Among anti-HCV–positive blood donors, 469 (64%) were positive by the third-generation RIBA, 217 (29%) were negative, and 52 (7%) had indeterminate results. Characteristics of RIBA-positive and RIBA-negative individuals are compared in Table 1.
Independent risk factors for HCV infection in the multivariate logistic regression analysis (Table 2) included, in order of entry into forward and stepwise logistic regression models, intranasal cocaine use (OR, 6.4; P < .0001), blood transfusion prior to 1991 (OR, 9.9; P < .0001), history of injection drug use (IDU; OR, 35.0; P < .0001), sexual promiscuity (>5 partners/year, history of sexually transmitted disease, exchanging sex for drugs or money, or a combination of these factors; OR, 2.3; P < .001), ear piercing (OR, 1.8; P < .01), and occupational exposure to human blood (OR, 3.8; P = .018). Ear piercing was a significant risk factor in 70 (28%) of 253 RIBA-positive men (P < .0001) but not in women.
Among 292 RIBA-positive subjects who snorted cocaine, 213 (73%) also reported a history of IDU or blood transfusion prior to 1991; 79 (27%) who snorted cocaine repeatedly denied IDU or other parenteral risk factors both in personal interviews and on a questionnaire. Among 70 men who had ear piercing as a risk factor, 67 (96%) had also snorted cocaine, had received a blood transfusion prior to 1991, had a history of IDU, or had a documented needlestick exposure to human blood.
The CART analysis identified the same risk factors for HCV infection and in the same order of importance as did the forward, backward, and stepwise logistic regression methods, except that CART did not identify occupational exposure as an important variable. Random forest analysis confirmed the importance of the risk factors identified by logistic regression; occupational exposure and sex were ranked as least important. CART and random forest analyses confirmed findings of the subset analyses of 361 subjects, presented in Table 2.
Six hundred and ninety-two donors completed a detailed survey on cocaine use. Of 273 RIBA-positive subjects who used intranasal cocaine, 236 (86%) had shared straws or other snorting devices, 87 (32%) had experienced epistaxis during or after intranasal use, and 67 (25%) observed epistaxis in others with whom they were sharing materials. Longer duration of intranasal cocaine use was associated with positive RIBA results (P = .01) but not with detection of HCV RNA. Intranasal cocaine use was a significant independent risk factor for HCV infection, whether analyzed in the entire population (P < .0001) or in the subset of 79 who snorted cocaine but denied IDU and blood transfusion (P < .0001; Table 2).
Among 469 RIBA-positive blood donors, 384 (82%) were HCV RNA positive, and 85 (18%) were repeatedly HCV RNA negative. Of the 85 RIBA-positive, HCV RNA–negative donors, RIBA was performed a mean of 7 times over a mean period of 2.75 years, during which results remained persistently positive. The longest interval of RIBA-positive, HCV RNA–negative status documented in this study was 9.7 years. Patients who were RIBA positive, HCV RNA negative on at least 2 occasions were presumed to have been exposed to HCV and spontaneously recovered. All 217 RIBA-negative donors and 52 persistently RIBA-indeterminate donors tested negative for HCV RNA. Among RIBA-positive subjects, age, sex, and race were not significantly different between those who were HCV RNA positive and those who were HCV RNA negative: mean age, 40.2 versus 38.6 years (P = .18), male sex, 54% versus 53% (P = .81), and white race, 78% versus 85% (P = .19).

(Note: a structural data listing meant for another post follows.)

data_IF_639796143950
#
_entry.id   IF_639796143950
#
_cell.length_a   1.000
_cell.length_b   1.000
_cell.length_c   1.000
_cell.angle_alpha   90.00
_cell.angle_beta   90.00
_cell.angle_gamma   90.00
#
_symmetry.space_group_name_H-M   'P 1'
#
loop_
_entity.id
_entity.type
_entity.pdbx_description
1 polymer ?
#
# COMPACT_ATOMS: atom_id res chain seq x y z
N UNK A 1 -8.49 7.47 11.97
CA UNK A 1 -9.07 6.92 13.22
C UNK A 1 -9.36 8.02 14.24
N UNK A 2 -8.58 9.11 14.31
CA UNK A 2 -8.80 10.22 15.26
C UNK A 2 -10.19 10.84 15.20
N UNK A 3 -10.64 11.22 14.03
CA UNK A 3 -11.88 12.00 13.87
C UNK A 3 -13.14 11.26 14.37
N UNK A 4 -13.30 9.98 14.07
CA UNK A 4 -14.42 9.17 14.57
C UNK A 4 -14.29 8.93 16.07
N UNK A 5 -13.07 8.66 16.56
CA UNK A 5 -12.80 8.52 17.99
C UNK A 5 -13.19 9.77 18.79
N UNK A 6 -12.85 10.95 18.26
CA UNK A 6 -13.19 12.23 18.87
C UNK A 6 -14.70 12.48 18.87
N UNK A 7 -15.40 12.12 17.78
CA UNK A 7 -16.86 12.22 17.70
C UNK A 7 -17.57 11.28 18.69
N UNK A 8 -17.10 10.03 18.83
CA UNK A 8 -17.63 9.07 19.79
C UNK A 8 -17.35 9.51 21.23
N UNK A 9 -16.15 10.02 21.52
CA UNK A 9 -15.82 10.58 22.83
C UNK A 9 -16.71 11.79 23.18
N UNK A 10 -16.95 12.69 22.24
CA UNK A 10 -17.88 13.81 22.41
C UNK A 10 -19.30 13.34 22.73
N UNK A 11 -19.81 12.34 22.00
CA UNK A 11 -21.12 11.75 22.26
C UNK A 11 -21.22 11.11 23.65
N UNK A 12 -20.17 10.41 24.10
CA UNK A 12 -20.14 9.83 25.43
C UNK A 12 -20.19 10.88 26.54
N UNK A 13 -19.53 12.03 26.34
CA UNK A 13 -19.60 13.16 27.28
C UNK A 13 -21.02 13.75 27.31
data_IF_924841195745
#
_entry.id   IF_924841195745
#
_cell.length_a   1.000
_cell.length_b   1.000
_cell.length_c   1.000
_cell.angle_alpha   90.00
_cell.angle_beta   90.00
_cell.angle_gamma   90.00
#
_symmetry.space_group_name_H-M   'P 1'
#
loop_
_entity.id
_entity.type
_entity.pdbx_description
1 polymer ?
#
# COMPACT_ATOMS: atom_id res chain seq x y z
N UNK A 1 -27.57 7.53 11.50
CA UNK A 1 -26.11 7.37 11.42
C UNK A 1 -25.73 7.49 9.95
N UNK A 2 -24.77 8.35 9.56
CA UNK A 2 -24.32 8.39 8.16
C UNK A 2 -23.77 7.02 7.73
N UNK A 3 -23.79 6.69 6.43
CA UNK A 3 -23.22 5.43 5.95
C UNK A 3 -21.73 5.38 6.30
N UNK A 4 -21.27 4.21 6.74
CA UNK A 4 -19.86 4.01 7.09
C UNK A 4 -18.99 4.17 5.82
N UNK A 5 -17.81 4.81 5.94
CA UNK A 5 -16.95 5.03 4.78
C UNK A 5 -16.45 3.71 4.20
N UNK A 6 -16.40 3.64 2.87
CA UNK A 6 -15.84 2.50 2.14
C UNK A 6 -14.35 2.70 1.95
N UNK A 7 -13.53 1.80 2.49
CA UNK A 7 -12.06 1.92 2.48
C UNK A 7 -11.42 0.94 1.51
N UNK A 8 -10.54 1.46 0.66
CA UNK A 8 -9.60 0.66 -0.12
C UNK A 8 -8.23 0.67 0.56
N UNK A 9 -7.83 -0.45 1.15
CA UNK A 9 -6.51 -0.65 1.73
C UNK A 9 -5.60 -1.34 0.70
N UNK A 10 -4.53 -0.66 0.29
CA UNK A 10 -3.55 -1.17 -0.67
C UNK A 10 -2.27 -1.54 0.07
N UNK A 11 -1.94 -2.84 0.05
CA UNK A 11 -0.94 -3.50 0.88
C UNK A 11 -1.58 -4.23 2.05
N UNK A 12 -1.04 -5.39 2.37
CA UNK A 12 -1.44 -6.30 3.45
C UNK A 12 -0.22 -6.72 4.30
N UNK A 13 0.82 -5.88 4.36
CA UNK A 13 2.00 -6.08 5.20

At the time the database was frozen for analysis, 257 of 384 HCV RNA–positive subjects (67%) were still being actively followed; 95 (37%) were treated for HCV infection. Since this was a natural history study, outcomes in these patients were only analyzed up to the time that treatment was initiated.
Among 258 HCV RNA–positive repeat blood donors, 65% were donating potentially HCV-infected blood for >10 years, and 42% had donated ≥10 times.
Elevated alanine aminotransferase (ALT) levels were found at initial evaluation in 214 HCV RNA–positive subjects (56%). Over an average follow-up of 5.7 years, the mean ALT level was 62 U/L (range, 13–344 U/L), compared with 22 U/L in 354 among HCV RNA–negative subjects (P < .001). Fifty-seven HCV RNA–positive subjects (15%) had persistently normal ALT levels; 7 (12%) underwent biopsy, with all having an Ishak fibrosis score of ≤ 1. The pattern of mean ALT level elevations is shown in Table 3.
Fifty-one of 384 HCV RNA–positive patients (13%) had physical signs of chronic liver disease: icteric sclerae was detected in 6, spider angiomata in 40, collateral venous circulation in 1, palmar erythema in 9, splenomegaly in 2, and encephalopathy in 1; none had ascites.